I really like the gentle lull of this piece which bears subtle currents of torment and insanity in places... It works alone, but also I think that the story which ties in beyond would be interesting. The piece is slightly diary, but not... there are bendable rules when it comes to poetry written as an accompaniment to a story.
    Do you have more of this series here?
    The last part went fine though, it ties up smoothly :)
    | Posted on 2005-01-23 00:00:00 | by Learah | [ Reply to This ]
      As I said, I'm trying to read some older stuff to get to understand writings. I have to tell you, you've captured pretty much what someone goes through at the verge of a breakdown. I have had 20yrs experience in the mental health field, 10yrs of that in a hospital psych ward. Ramblings (if I can call this that) are very common. Quite often they refer back to childhood, mother, etc. Another thing they often obsess on is God and/or Sex. I thought this was very good.
    | Posted on 2005-01-23 00:00:00 | by wannabe1 | [ Reply to This ]
      i dont really know what to say but bluntly i really like this poem, for a unexplainable reason it just caught my attention , and i saw ur comment on, "twenty pink hearts", u may not recieve them but ur a mother u will always dizerve it, and they may not be visable and it may not always seem like it but ur kid cares more bout u then anyone , but its not like im that smart with this stuff im only 15 its just my point of view, thank you for contributing to this writeing comunity, ur a great writer and should keep up the great work, id like to read more.
    | Posted on 2005-01-18 00:00:00 | by obsidiandreams | [ Reply to This ]
      This sounds to me like something your poet may be mumbling to himself as he tries to write; nearly in his element, but knowing the sway will come for him too soon. Disturbingly emotional.
    This should make an interesting play, I admire your ambition. As you work on it I hope you consider an earlier comment on all the repetition of "I", as the character would be a bore if they kept repeating I. Kinda pompous. ;)
    thanks for the unique and original read.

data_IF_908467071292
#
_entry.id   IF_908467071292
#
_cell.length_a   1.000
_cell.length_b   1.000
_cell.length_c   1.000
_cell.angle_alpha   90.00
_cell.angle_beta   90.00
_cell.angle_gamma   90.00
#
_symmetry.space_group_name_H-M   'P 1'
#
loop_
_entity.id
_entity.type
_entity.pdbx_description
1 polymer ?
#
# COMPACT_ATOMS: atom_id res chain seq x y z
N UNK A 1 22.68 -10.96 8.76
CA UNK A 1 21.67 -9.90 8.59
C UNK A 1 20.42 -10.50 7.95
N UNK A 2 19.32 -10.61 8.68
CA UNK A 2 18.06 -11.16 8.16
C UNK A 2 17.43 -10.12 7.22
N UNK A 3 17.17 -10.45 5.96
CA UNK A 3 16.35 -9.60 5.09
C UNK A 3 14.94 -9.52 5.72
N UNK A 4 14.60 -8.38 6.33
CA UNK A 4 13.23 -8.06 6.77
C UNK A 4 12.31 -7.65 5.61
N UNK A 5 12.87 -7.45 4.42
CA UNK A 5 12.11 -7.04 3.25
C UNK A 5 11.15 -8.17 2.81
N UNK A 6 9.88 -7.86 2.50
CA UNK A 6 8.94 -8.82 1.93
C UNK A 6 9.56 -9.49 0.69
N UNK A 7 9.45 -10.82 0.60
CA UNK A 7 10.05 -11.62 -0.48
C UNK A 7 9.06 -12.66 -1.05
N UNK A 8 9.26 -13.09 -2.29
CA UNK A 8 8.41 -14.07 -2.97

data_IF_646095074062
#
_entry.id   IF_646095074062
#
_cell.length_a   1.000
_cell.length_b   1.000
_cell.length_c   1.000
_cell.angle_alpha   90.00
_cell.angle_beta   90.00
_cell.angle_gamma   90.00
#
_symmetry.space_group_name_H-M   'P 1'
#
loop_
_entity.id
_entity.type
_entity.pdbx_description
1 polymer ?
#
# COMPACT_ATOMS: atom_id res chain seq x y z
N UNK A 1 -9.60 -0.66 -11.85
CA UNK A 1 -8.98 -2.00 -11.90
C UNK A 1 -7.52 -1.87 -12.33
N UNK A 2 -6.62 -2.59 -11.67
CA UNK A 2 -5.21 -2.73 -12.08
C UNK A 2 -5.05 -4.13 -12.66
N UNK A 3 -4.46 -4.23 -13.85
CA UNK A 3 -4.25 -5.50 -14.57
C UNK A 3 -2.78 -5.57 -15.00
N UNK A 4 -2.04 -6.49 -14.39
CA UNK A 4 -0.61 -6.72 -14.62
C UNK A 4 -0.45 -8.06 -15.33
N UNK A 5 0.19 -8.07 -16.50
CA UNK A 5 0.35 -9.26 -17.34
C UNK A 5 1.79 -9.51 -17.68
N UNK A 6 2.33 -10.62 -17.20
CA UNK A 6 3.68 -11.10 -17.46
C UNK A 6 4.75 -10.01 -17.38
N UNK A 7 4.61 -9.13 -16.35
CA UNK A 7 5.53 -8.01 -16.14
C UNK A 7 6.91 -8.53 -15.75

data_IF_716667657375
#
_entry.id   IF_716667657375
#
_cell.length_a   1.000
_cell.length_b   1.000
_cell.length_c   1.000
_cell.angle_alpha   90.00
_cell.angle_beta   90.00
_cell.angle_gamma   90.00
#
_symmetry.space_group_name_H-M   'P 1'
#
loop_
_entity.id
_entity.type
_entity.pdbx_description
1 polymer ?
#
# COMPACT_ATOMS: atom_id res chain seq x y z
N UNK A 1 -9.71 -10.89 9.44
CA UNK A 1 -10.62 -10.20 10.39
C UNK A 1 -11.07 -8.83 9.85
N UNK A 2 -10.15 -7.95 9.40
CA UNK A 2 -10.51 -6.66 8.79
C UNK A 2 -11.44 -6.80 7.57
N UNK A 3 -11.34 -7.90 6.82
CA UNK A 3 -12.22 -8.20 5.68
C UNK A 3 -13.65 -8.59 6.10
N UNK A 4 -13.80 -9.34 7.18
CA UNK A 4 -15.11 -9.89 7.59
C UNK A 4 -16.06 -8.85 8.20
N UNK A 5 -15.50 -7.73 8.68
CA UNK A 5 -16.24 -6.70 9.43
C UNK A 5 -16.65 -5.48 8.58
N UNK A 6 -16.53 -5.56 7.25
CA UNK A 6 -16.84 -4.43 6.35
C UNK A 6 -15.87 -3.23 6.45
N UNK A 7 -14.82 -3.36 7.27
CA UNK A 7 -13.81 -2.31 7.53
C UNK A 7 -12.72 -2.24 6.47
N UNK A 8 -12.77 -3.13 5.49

| Posted on 2004-12-21 00:00:00 | by latentlylyrical | [ Reply to This ]
      Dave - Written for a play. I would eliminate some of the "I"s. I think it would sound more fluent that way, more like the spoken word. Why have your character saying ,"I", "I', "I".
    Also, not knowing your character, I feel apprehensive about this next comment, but "umbral" seems a bit obscure and may lose your audience. If you mean, shadowy, eclipsed, or just dark, try another word here. As to the word "uneven", why not "unbalanced", since the character is approaching madness. In fact, why not use such inferences throughout the piece. Otherwise, I like this. Good dialogue. Sounds like a man going mad. Just tweak it Dave and you'll really have a winner. Good luck!

    Phil
    | Posted on 2004-11-21 00:00:00 | by phil askew | [ Reply to This ]
      This is perfect! lalalaa! I'm all excited...I've read so much crap today! You do such a nice job of describing the lost feeling of this piece. I must say I appreciate the spoken word feel to this...I can hear the "voice" loud and clear. I'm big in to how things sound...it's the most important piece of poetry for me.

    I love "uneven weight"...as if you're anchored to an unballanced sentiment...unhealthy yet unavoidable in the current condition.

    "My pillow is my mother" as if your immoblilized to the bed...hoping to return to the womb.

    I hear such a strong yearning for a simpler time in this...with the childhood memories...powerful and lovely piece...great work.
    | Posted on 2004-11-18 00:00:00 | by marysunshine | [ Reply to This ]
      Wow, this is beautiful. I decided to come back and read the stuff of yours that I missed. I love "My pillow is my mother,/(I yearn for her womb)." Actually, that whole stanza is wonderful. I like "uneven weight" because it conveys that it feels off balance (That sounds brilliant, but it's 4 am).
    | Posted on 2004-11-28 00:00:00 | by cuddledumplin | [ Reply to This ]